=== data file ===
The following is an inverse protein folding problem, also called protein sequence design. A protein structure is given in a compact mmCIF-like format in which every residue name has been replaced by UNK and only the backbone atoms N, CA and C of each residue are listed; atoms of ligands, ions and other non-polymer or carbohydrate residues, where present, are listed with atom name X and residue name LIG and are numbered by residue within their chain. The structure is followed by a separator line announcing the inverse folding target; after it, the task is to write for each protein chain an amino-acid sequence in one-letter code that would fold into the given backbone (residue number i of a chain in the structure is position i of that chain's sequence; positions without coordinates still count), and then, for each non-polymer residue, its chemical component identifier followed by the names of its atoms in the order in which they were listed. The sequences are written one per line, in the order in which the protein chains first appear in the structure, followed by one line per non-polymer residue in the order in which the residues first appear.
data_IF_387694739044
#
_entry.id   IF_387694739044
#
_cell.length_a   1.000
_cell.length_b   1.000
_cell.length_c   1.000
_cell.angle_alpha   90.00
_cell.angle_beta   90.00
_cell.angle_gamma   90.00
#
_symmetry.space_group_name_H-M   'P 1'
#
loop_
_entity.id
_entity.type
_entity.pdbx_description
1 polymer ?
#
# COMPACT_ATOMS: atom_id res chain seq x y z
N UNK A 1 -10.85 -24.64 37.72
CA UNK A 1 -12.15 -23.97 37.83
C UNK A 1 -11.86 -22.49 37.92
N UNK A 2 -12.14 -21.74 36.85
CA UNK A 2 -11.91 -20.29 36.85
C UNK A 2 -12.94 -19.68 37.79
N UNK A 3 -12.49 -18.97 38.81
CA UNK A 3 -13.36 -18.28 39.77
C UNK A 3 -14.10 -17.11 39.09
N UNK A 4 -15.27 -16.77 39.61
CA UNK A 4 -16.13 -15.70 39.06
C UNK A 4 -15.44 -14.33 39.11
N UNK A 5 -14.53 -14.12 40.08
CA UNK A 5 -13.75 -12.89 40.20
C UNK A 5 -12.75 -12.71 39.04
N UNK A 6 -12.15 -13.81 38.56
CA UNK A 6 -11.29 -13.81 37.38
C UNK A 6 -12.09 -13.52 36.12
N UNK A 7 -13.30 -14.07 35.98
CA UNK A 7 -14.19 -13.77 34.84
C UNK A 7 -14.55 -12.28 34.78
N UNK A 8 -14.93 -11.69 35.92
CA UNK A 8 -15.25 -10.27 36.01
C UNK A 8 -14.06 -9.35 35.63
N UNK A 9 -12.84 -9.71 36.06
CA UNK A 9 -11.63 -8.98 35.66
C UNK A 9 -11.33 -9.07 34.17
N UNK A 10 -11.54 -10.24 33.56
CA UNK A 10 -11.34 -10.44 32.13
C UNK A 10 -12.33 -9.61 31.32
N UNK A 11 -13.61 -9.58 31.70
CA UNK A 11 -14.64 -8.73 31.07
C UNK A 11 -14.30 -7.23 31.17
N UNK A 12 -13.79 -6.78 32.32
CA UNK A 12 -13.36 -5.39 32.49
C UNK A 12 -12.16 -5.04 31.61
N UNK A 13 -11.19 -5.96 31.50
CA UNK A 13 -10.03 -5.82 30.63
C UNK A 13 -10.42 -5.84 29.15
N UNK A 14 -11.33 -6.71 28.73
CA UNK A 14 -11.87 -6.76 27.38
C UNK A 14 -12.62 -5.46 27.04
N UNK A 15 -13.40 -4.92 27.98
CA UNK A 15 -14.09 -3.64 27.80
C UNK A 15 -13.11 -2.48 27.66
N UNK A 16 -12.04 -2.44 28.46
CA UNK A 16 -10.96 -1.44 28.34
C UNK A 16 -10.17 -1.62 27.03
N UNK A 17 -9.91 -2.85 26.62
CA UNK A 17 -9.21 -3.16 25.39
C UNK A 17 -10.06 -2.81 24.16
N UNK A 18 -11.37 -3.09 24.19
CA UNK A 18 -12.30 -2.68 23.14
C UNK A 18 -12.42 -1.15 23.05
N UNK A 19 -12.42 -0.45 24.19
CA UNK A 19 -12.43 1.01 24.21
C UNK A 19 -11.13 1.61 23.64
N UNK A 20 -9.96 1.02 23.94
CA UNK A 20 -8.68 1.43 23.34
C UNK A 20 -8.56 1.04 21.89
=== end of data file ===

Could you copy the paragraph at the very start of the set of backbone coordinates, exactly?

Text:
The following is an inverse protein folding problem, also called protein sequence design. A protein structure is given in a compact mmCIF-like format in which every residue name has been replaced by UNK and only the backbone atoms N, CA and C of each residue are listed; atoms of ligands, ions and other non-polymer or carbohydrate residues, where present, are listed with atom name X and residue name LIG and are numbered by residue within their chain. The structure is followed by a separator line announcing the inverse folding target; after it, the task is to write for each protein chain an amino-acid sequence in one-letter code that would fold into the given backbone (residue number i of a chain in the structure is position i of that chain's sequence; positions without coordinates still count), and then, for each non-polymer residue, its chemical component identifier followed by the names of its atoms in the order in which they were listed. The sequences are written one per line, in the order in which the protein chains first appear in the structure, followed by one line per non-polymer residue in the order in which the residues first appear.